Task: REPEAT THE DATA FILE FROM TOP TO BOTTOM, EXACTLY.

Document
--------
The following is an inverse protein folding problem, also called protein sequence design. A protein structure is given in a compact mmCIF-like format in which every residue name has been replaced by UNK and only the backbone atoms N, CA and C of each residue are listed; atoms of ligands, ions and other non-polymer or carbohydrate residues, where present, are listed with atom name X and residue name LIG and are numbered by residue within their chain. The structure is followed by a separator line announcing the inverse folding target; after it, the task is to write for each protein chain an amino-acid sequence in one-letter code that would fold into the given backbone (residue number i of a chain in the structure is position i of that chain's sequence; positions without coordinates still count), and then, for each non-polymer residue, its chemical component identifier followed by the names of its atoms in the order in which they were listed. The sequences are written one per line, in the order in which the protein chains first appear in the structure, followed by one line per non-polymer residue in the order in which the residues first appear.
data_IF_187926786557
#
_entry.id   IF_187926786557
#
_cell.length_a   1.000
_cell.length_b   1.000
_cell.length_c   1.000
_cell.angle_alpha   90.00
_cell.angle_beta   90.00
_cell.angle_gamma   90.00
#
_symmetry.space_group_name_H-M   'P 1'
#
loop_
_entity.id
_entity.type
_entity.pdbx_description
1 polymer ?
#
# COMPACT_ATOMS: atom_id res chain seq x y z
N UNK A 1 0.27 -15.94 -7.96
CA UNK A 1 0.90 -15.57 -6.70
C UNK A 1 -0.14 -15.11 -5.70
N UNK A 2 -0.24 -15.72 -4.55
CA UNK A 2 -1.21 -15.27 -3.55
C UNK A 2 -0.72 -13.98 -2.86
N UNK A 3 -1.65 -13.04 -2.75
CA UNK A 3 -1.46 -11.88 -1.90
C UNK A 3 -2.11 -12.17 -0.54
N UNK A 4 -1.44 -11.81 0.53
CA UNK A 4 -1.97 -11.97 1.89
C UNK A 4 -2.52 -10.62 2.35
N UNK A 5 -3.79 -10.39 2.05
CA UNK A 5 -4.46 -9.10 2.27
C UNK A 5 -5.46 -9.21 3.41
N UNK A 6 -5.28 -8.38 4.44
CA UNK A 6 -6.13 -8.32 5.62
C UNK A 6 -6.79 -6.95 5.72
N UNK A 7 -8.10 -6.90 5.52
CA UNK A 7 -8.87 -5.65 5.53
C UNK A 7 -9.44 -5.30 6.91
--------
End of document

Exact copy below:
The following is an inverse protein folding problem, also called protein sequence design. A protein structure is given in a compact mmCIF-like format in which every residue name has been replaced by UNK and only the backbone atoms N, CA and C of each residue are listed; atoms of ligands, ions and other non-polymer or carbohydrate residues, where present, are listed with atom name X and residue name LIG and are numbered by residue within their chain. The structure is followed by a separator line announcing the inverse folding target; after it, the task is to write for each protein chain an amino-acid sequence in one-letter code that would fold into the given backbone (residue number i of a chain in the structure is position i of that chain's sequence; positions without coordinates still count), and then, for each non-polymer residue, its chemical component identifier followed by the names of its atoms in the order in which they were listed. The sequences are written one per line, in the order in which the protein chains first appear in the structure, followed by one line per non-polymer residue in the order in which the residues first appear.
data_IF_187926786557
#
_entry.id   IF_187926786557
#
_cell.length_a   1.000
_cell.length_b   1.000
_cell.length_c   1.000
_cell.angle_alpha   90.00
_cell.angle_beta   90.00
_cell.angle_gamma   90.00
#
_symmetry.space_group_name_H-M   'P 1'
#
loop_
_entity.id
_entity.type
_entity.pdbx_description
1 polymer ?
#
# COMPACT_ATOMS: atom_id res chain seq x y z
N UNK A 1 0.27 -15.94 -7.96
CA UNK A 1 0.90 -15.57 -6.70
C UNK A 1 -0.14 -15.11 -5.70
N UNK A 2 -0.24 -15.72 -4.55
CA UNK A 2 -1.21 -15.27 -3.55
C UNK A 2 -0.72 -13.98 -2.86
N UNK A 3 -1.65 -13.04 -2.75
CA UNK A 3 -1.46 -11.88 -1.90
C UNK A 3 -2.11 -12.17 -0.54
N UNK A 4 -1.44 -11.81 0.53
CA UNK A 4 -1.97 -11.97 1.89
C UNK A 4 -2.52 -10.62 2.35
N UNK A 5 -3.79 -10.39 2.05
CA UNK A 5 -4.46 -9.10 2.27
C UNK A 5 -5.46 -9.21 3.41
N UNK A 6 -5.28 -8.38 4.44
CA UNK A 6 -6.13 -8.32 5.62
C UNK A 6 -6.79 -6.95 5.72
N UNK A 7 -8.10 -6.90 5.52
CA UNK A 7 -8.87 -5.65 5.53
C UNK A 7 -9.44 -5.30 6.91